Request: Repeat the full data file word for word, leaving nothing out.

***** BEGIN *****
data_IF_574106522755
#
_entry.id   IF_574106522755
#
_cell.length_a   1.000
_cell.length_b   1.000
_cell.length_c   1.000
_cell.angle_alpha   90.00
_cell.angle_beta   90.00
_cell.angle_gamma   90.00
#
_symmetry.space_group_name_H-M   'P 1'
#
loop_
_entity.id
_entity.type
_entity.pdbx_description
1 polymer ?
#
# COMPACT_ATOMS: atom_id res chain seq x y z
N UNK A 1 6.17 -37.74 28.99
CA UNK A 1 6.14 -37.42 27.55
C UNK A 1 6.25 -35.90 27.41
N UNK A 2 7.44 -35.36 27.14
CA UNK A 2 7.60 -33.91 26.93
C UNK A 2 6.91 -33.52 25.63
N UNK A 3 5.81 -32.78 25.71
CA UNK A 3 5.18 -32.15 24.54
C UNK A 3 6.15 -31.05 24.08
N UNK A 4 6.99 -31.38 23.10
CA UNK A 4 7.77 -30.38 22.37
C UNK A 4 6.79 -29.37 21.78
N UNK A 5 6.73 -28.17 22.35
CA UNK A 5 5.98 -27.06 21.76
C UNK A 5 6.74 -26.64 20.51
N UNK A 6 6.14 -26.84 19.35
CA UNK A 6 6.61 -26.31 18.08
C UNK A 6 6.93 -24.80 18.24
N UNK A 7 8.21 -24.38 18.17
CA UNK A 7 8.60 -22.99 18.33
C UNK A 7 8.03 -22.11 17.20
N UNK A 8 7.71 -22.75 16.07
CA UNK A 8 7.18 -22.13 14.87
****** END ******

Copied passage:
data_IF_574106522755
#
_entry.id   IF_574106522755
#
_cell.length_a   1.000
_cell.length_b   1.000
_cell.length_c   1.000
_cell.angle_alpha   90.00
_cell.angle_beta   90.00
_cell.angle_gamma   90.00
#
_symmetry.space_group_name_H-M   'P 1'
#
loop_
_entity.id
_entity.type
_entity.pdbx_description
1 polymer ?
#
# COMPACT_ATOMS: atom_id res chain seq x y z
N UNK A 1 6.17 -37.74 28.99
CA UNK A 1 6.14 -37.42 27.55
C UNK A 1 6.25 -35.90 27.41
N UNK A 2 7.44 -35.36 27.14
CA UNK A 2 7.60 -33.91 26.93
C UNK A 2 6.91 -33.52 25.63
N UNK A 3 5.81 -32.78 25.71
CA UNK A 3 5.18 -32.15 24.54
C UNK A 3 6.15 -31.05 24.08
N UNK A 4 6.99 -31.38 23.10
CA UNK A 4 7.77 -30.38 22.37
C UNK A 4 6.79 -29.37 21.78
N UNK A 5 6.73 -28.17 22.35
CA UNK A 5 5.98 -27.06 21.76
C UNK A 5 6.74 -26.64 20.51
N UNK A 6 6.14 -26.84 19.35
CA UNK A 6 6.61 -26.31 18.08
C UNK A 6 6.93 -24.80 18.24
N UNK A 7 8.21 -24.38 18.17
CA UNK A 7 8.60 -22.99 18.33
C UNK A 7 8.03 -22.11 17.20
N UNK A 8 7.71 -22.75 16.07
CA UNK A 8 7.18 -22.13 14.87